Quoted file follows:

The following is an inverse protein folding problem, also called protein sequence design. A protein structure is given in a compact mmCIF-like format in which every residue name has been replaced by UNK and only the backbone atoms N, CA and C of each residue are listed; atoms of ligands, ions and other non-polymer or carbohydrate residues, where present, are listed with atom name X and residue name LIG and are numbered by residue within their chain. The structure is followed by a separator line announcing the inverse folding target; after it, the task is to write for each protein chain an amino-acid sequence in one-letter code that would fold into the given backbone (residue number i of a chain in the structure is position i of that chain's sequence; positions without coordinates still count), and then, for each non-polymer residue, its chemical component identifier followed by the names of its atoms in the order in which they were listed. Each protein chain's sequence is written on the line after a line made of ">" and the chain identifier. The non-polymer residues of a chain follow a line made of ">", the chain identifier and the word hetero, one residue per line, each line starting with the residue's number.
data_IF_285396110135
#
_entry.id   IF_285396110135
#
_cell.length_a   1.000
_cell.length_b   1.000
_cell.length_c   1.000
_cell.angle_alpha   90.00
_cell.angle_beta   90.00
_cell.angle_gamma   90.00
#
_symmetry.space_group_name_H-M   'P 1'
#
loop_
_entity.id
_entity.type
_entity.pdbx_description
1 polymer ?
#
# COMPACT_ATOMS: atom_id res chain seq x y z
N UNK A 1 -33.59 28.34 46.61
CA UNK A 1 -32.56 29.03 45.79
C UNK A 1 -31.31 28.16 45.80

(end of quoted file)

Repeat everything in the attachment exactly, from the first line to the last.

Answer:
The following is an inverse protein folding problem, also called protein sequence design. A protein structure is given in a compact mmCIF-like format in which every residue name has been replaced by UNK and only the backbone atoms N, CA and C of each residue are listed; atoms of ligands, ions and other non-polymer or carbohydrate residues, where present, are listed with atom name X and residue name LIG and are numbered by residue within their chain. The structure is followed by a separator line announcing the inverse folding target; after it, the task is to write for each protein chain an amino-acid sequence in one-letter code that would fold into the given backbone (residue number i of a chain in the structure is position i of that chain's sequence; positions without coordinates still count), and then, for each non-polymer residue, its chemical component identifier followed by the names of its atoms in the order in which they were listed. Each protein chain's sequence is written on the line after a line made of ">" and the chain identifier. The non-polymer residues of a chain follow a line made of ">", the chain identifier and the word hetero, one residue per line, each line starting with the residue's number.
data_IF_285396110135
#
_entry.id   IF_285396110135
#
_cell.length_a   1.000
_cell.length_b   1.000
_cell.length_c   1.000
_cell.angle_alpha   90.00
_cell.angle_beta   90.00
_cell.angle_gamma   90.00
#
_symmetry.space_group_name_H-M   'P 1'
#
loop_
_entity.id
_entity.type
_entity.pdbx_description
1 polymer ?
#
# COMPACT_ATOMS: atom_id res chain seq x y z
N UNK A 1 -33.59 28.34 46.61
CA UNK A 1 -32.56 29.03 45.79
C UNK A 1 -31.31 28.16 45.80